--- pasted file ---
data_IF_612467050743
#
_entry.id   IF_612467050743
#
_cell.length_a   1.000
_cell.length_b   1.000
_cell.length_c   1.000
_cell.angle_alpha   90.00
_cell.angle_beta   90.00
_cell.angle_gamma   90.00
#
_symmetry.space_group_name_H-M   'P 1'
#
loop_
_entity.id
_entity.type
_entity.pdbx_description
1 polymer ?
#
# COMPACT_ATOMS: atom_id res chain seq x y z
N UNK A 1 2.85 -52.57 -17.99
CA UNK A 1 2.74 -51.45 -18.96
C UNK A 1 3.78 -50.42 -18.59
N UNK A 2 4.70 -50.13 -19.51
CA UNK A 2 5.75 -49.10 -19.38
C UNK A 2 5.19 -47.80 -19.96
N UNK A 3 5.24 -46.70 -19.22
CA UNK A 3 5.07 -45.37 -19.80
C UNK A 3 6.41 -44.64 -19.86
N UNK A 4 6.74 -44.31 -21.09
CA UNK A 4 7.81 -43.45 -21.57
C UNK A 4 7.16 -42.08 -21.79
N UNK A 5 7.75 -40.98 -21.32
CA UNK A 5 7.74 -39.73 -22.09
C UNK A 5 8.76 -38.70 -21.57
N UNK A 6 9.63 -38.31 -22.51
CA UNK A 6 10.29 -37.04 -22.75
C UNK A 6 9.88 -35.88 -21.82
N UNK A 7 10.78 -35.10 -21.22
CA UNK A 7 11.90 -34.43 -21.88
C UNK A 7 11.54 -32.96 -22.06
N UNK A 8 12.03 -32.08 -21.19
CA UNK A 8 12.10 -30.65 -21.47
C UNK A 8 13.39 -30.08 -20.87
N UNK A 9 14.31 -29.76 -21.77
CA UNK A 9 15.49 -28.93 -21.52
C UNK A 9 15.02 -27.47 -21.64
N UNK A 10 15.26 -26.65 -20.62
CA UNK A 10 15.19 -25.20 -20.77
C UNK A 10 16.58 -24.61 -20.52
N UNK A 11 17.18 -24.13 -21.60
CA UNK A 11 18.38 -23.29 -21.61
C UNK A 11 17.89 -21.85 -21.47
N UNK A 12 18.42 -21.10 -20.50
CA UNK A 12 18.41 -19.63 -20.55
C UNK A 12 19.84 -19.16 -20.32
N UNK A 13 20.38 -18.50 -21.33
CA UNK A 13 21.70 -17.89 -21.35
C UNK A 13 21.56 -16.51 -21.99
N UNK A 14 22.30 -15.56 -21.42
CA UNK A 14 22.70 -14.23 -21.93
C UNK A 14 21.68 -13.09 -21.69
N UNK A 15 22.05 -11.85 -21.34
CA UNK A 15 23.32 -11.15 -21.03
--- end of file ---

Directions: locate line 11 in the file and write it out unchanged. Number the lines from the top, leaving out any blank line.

#